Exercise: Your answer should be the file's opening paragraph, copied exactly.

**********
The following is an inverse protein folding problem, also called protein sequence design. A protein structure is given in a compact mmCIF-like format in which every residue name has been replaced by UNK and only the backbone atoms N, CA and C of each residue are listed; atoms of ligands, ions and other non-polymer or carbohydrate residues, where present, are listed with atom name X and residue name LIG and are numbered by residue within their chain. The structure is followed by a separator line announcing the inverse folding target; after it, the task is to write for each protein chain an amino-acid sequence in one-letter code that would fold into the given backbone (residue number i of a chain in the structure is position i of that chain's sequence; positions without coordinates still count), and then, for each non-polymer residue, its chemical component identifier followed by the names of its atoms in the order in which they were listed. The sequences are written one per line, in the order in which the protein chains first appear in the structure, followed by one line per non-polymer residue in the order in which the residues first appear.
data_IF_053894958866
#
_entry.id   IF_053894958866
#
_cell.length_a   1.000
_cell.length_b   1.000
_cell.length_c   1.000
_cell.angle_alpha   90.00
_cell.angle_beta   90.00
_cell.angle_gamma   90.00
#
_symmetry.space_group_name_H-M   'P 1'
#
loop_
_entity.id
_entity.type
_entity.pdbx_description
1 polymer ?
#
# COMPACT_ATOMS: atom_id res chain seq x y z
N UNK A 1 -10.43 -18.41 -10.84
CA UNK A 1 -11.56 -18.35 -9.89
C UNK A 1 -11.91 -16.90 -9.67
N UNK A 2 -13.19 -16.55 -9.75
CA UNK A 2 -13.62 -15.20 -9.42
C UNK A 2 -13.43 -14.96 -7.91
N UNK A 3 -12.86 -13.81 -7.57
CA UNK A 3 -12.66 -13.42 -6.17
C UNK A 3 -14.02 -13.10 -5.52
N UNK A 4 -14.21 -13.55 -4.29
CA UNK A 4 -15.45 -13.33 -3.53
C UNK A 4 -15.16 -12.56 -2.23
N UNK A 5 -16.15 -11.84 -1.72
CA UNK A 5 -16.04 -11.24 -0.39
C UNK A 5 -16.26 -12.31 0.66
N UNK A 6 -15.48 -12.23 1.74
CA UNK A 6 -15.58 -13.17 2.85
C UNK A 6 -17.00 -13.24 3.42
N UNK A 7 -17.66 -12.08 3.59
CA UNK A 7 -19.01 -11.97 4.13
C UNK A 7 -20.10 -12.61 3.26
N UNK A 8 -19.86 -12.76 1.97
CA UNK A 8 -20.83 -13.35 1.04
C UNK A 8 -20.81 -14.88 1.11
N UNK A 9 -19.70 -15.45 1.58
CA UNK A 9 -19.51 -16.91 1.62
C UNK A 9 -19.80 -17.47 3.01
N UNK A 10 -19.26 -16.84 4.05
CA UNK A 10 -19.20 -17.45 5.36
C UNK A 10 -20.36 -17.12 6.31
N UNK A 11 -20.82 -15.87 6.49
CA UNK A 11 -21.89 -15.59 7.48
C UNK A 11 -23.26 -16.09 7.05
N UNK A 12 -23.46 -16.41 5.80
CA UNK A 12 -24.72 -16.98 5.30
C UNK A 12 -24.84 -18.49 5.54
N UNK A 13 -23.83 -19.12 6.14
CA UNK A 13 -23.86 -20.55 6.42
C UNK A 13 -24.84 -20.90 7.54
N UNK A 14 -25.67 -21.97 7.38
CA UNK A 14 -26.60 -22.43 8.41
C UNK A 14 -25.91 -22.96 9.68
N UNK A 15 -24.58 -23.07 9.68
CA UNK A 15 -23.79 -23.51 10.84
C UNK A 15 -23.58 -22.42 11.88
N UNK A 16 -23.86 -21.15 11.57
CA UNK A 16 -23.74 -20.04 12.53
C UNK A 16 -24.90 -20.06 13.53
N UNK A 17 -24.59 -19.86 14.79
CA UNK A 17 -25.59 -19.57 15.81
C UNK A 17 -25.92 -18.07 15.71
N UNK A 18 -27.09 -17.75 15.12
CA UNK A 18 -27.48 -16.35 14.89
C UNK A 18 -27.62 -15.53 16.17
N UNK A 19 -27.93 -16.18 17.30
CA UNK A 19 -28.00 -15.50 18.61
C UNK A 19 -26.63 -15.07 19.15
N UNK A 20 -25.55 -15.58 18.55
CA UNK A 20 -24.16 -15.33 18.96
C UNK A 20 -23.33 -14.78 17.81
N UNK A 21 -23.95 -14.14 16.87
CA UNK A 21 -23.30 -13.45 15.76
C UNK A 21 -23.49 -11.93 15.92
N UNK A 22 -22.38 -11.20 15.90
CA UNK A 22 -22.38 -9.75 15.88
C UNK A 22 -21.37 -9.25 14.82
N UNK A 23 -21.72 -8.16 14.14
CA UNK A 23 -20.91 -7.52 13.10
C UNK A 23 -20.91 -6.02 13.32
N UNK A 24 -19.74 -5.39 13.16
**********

The following is an inverse protein folding problem, also called protein sequence design. A protein structure is given in a compact mmCIF-like format in which every residue name has been replaced by UNK and only the backbone atoms N, CA and C of each residue are listed; atoms of ligands, ions and other non-polymer or carbohydrate residues, where present, are listed with atom name X and residue name LIG and are numbered by residue within their chain. The structure is followed by a separator line announcing the inverse folding target; after it, the task is to write for each protein chain an amino-acid sequence in one-letter code that would fold into the given backbone (residue number i of a chain in the structure is position i of that chain's sequence; positions without coordinates still count), and then, for each non-polymer residue, its chemical component identifier followed by the names of its atoms in the order in which they were listed. The sequences are written one per line, in the order in which the protein chains first appear in the structure, followed by one line per non-polymer residue in the order in which the residues first appear.